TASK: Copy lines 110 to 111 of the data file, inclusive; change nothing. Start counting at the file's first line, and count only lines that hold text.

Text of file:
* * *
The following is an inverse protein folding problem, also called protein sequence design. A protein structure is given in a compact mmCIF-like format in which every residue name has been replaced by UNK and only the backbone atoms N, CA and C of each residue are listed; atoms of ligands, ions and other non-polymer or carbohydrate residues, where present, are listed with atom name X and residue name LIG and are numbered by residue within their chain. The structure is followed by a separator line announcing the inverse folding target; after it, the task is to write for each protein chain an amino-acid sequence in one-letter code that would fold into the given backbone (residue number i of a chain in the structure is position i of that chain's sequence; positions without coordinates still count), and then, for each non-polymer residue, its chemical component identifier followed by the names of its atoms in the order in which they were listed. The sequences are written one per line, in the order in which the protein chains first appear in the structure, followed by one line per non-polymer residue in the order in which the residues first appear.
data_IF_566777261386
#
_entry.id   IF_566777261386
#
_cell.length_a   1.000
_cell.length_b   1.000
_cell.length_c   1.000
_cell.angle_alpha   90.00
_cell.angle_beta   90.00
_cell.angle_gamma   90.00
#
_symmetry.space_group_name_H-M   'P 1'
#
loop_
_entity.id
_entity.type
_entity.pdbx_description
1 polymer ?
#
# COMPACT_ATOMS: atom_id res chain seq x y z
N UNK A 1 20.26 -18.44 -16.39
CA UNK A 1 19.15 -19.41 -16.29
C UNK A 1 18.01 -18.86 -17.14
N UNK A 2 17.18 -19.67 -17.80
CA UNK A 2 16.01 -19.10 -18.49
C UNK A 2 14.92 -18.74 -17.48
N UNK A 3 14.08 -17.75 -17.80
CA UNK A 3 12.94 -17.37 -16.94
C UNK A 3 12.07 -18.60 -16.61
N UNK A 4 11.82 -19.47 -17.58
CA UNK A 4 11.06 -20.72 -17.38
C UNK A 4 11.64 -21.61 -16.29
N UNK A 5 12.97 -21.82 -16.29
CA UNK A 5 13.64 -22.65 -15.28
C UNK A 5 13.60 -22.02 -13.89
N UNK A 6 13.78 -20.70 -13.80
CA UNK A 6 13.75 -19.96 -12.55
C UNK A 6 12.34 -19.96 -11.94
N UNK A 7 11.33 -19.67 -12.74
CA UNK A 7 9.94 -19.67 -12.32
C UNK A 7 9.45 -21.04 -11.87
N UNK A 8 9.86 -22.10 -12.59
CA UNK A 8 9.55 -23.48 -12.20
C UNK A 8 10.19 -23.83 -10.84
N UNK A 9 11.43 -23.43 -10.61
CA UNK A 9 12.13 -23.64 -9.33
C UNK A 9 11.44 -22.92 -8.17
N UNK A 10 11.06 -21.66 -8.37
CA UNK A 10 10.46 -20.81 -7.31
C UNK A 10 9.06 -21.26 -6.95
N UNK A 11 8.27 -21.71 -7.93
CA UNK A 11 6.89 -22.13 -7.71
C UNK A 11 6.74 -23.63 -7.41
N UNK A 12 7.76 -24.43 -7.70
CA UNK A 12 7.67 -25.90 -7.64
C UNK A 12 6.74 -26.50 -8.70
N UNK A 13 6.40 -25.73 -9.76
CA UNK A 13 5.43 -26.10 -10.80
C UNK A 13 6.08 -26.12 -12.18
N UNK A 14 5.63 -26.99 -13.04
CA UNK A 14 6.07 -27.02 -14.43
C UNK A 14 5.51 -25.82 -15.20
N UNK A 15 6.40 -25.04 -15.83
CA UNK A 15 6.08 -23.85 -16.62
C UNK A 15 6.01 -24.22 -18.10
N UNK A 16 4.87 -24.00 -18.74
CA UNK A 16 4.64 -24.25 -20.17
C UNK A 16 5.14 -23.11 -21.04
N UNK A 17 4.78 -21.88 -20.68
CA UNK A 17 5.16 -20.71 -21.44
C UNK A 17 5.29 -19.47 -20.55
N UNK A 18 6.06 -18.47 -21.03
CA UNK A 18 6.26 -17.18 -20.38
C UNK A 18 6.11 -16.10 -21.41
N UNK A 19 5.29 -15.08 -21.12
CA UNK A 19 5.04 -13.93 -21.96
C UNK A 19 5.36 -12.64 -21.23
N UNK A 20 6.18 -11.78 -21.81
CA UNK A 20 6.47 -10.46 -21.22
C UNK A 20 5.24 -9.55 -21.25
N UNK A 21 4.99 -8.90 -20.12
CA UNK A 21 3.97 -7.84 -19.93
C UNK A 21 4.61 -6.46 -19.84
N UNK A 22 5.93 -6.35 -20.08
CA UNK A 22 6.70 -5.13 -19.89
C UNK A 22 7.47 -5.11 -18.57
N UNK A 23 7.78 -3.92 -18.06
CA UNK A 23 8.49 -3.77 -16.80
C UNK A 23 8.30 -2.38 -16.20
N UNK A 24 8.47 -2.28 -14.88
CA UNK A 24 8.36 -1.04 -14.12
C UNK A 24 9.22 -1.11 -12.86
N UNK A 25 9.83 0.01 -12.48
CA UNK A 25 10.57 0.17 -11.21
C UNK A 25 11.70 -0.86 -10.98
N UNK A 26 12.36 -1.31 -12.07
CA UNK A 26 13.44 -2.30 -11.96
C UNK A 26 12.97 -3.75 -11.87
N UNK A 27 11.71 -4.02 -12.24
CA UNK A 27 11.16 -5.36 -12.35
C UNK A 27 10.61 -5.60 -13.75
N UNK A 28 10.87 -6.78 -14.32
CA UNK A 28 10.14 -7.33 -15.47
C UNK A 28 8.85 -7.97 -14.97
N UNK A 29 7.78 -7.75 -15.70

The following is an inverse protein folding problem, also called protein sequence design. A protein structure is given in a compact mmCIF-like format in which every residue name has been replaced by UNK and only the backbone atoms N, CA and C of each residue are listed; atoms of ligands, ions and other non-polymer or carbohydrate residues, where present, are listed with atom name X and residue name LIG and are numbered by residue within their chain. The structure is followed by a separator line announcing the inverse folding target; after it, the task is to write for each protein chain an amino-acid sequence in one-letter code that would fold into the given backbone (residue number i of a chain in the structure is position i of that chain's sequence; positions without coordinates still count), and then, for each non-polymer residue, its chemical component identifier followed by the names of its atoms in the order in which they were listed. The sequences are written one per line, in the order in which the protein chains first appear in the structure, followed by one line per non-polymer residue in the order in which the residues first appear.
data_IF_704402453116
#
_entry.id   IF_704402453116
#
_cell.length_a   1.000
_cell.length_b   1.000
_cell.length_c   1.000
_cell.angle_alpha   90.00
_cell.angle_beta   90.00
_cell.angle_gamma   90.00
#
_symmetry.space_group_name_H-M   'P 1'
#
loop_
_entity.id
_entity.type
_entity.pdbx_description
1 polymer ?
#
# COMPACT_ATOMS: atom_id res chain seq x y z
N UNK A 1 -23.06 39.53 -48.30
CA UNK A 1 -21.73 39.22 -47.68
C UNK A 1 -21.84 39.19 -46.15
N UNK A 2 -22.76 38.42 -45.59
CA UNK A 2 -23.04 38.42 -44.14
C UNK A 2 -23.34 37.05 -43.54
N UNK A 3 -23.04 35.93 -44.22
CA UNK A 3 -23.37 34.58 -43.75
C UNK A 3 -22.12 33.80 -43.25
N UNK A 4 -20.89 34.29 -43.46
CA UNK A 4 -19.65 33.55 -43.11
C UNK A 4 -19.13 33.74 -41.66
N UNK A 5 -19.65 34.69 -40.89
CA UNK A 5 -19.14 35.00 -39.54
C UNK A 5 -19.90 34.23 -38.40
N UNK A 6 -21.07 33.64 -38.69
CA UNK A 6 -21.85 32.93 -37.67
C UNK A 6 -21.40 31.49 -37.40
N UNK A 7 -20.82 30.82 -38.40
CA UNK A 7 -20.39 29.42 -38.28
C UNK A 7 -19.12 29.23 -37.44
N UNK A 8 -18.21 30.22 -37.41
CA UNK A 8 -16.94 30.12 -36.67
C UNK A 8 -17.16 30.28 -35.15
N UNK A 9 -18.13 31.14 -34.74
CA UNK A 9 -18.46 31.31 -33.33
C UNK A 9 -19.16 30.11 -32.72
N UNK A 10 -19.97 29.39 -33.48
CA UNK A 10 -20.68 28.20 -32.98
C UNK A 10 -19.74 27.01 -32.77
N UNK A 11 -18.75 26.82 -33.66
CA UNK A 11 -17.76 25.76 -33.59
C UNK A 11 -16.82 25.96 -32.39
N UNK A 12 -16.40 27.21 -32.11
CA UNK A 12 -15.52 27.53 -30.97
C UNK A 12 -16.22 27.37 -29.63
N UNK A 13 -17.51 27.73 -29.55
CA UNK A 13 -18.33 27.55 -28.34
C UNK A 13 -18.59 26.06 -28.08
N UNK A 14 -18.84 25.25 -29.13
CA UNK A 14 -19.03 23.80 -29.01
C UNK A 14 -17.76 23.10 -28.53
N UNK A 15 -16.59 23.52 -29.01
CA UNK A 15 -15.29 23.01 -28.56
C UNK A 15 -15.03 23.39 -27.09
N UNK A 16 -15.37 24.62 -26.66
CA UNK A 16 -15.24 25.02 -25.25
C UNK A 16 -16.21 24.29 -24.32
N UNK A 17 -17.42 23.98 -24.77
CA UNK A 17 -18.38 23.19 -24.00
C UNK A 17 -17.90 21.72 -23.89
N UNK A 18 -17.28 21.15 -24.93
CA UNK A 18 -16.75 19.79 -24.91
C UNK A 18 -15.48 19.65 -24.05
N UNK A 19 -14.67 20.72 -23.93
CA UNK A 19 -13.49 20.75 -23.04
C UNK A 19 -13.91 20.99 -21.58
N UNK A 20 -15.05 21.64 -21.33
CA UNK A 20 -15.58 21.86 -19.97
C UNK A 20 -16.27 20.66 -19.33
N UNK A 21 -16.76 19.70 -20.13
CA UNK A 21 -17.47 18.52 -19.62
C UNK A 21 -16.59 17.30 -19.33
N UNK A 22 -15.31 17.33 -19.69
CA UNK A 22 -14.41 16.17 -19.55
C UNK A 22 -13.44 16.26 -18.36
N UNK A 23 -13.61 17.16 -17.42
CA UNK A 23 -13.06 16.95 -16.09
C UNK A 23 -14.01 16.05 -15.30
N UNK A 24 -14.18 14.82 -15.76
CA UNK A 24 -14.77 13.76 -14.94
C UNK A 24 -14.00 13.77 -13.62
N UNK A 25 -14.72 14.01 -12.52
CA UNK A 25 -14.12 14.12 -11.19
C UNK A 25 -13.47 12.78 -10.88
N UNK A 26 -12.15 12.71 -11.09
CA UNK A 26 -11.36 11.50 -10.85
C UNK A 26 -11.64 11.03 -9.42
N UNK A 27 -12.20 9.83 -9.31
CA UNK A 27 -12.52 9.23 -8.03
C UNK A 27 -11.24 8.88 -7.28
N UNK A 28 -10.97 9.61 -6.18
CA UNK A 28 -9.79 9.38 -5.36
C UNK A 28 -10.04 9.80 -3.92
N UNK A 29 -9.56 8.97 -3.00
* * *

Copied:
_entry.id   IF_704402453116
#